Collins Brook Cowl Tips

On this page you’ll find tips & techniques for working your own Collins Brook Cowl! Below you will find technique tutorials as well as tips on the stitch pattern, how to bind-off in pattern and the importance of blocking your cowl.

Stitch pattern tips

If you read over rounds 1-12 of the lace pattern in Collins Brook cowl, you’ll notice 2 things. 1) Every other round is just knit and 2) For the lace rounds (so the ones where you are decreasing and working YO’s), rounds 1, 3 and 5 are identical, and then rounds 7, 9, and 11 are identical. So Although there are a total of 12 rounds, 6 of them are just always knit, and then for the other 6, you only have 2 different rounds you are actually working (they’re just each repeated 3 times). So when learning this stitch pattern, focus on the fact that you really just need to get comfortable with 2 different lace rounds.

Binding-Off in Pattern

When it comes time to bind-off, I suggest to bind-off in the k1, p1 rib pattern (i.e, as each stitch presents itself). When a pattern says this, it just means that if the next stitch is a purl stitch (it has that purl bump at the stitch base), then you will purl it and then work the bind-off. And same goes for a knit stitch (or in this pattern, the stitch that was sometimes slipped and sometimes knit) – you will knit it, and then work the bind-off.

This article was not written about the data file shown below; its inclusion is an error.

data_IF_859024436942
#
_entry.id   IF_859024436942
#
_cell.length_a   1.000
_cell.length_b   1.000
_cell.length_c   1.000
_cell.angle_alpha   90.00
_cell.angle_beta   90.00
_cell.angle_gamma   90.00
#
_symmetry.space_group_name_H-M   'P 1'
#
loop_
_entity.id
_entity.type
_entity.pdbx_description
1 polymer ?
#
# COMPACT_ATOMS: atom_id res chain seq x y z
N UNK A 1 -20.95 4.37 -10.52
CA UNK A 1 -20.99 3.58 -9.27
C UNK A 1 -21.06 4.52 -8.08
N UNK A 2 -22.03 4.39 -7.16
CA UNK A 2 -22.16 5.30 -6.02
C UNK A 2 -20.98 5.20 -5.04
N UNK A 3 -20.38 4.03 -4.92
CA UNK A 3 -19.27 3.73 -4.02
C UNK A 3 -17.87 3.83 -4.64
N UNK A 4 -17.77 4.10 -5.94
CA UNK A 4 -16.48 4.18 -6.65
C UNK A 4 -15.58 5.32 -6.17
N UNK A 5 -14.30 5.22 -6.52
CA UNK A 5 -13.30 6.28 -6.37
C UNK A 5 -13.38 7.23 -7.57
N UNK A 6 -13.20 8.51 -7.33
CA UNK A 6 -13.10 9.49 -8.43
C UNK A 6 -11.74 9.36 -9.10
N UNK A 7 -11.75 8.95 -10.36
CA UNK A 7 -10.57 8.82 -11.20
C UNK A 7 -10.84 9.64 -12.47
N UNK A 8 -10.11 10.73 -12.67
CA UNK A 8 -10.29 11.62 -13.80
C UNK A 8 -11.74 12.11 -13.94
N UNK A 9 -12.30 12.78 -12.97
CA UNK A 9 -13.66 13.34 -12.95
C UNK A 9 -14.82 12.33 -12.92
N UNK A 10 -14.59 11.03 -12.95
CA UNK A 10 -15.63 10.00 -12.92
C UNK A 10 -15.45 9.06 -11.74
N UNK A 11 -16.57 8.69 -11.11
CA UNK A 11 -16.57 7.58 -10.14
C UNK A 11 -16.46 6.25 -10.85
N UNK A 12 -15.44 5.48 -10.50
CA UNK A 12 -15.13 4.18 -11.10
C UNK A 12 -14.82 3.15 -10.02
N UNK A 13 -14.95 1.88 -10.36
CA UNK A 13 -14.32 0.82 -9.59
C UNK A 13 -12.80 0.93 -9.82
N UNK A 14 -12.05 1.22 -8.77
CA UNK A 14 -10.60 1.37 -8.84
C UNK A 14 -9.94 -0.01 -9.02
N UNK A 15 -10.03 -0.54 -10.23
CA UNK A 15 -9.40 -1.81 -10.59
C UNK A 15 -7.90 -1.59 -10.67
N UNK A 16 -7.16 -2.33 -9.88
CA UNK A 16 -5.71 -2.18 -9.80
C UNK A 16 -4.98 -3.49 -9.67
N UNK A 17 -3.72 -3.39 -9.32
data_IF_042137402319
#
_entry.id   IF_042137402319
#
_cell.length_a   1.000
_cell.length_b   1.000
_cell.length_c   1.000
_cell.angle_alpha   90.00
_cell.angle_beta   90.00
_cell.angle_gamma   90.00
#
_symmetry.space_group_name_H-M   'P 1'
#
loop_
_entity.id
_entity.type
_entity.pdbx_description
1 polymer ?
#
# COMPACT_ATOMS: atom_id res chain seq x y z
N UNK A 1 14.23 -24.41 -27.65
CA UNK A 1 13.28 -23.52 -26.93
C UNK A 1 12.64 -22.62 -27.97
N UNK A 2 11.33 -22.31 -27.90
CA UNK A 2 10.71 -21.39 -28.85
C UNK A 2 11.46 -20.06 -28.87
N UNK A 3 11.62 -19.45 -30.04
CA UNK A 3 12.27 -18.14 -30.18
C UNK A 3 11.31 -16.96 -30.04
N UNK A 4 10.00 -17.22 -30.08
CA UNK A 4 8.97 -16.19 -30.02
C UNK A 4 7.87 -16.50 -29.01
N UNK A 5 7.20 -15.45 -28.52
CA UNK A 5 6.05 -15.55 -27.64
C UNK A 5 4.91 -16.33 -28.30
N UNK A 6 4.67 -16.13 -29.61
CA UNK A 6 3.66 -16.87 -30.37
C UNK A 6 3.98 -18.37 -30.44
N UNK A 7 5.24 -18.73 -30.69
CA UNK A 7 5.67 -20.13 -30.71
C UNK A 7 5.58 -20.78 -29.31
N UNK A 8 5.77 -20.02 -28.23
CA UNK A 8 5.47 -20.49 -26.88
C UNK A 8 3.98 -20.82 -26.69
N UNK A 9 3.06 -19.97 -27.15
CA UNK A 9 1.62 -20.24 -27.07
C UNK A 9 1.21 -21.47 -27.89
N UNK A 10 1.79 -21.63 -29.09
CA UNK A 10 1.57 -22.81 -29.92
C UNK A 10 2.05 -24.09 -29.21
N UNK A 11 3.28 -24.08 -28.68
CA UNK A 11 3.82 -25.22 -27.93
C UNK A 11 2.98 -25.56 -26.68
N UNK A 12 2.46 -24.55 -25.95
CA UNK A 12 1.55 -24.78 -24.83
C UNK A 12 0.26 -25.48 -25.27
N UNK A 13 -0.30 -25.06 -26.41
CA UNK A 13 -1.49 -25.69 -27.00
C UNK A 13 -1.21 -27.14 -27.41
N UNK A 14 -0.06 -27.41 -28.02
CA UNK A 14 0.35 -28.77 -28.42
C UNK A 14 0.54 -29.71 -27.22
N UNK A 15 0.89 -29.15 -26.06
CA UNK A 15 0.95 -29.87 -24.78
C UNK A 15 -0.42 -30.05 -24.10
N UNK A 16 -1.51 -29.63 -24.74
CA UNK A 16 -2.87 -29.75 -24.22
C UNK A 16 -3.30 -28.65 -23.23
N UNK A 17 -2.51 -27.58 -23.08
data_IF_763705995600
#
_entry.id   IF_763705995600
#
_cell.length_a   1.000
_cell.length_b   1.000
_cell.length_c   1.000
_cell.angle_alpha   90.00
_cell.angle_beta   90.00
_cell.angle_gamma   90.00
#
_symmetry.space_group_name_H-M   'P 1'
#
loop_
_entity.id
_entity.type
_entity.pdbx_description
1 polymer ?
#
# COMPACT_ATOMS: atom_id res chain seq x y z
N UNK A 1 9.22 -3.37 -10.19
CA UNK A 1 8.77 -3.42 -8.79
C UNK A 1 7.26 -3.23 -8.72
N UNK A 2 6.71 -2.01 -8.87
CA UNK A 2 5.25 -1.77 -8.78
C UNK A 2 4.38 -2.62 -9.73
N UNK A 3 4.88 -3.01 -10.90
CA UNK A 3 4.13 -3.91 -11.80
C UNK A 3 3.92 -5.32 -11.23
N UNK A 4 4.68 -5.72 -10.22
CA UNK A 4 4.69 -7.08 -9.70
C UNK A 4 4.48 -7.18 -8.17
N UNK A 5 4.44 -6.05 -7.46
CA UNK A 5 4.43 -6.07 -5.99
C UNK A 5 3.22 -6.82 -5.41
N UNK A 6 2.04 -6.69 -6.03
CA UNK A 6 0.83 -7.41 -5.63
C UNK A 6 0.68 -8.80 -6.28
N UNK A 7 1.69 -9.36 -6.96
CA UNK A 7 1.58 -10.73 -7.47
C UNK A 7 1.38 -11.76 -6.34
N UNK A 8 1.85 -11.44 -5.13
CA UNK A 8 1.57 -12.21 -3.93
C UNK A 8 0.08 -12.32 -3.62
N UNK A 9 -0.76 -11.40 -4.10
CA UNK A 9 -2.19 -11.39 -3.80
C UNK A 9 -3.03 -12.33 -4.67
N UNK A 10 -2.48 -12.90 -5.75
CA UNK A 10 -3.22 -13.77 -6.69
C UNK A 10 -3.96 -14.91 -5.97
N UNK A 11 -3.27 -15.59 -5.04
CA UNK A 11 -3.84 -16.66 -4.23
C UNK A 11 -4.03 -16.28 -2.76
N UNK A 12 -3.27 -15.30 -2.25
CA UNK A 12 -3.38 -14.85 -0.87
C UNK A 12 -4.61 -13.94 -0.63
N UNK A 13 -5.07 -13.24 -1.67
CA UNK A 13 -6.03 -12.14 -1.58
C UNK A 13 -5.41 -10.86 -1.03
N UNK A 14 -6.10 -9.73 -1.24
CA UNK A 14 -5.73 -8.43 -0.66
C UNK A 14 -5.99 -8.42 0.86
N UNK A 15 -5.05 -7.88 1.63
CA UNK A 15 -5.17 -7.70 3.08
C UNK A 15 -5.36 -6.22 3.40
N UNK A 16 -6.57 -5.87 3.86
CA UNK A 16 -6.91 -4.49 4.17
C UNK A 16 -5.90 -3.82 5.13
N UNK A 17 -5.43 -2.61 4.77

I worked a similar “BO in rib pattern” when working my Audrey’s Cardigan and have my video demonstration here. Keep in mind this is a 2×2 rib stitch vs the 1×1 rib worked in Collins Brook Cowl, but it will demonstrate the concept of binding-off in a rib stitch which will be helpful if you’ve never done this before.

Importance of Blocking

Due to the lace pattern, blocking makes all the difference in your finished Collins Brook Cowl. Just see the before and after blocking pictures below. If you are new to blocking, check out my blog post here!

Before Blocking
After Blocking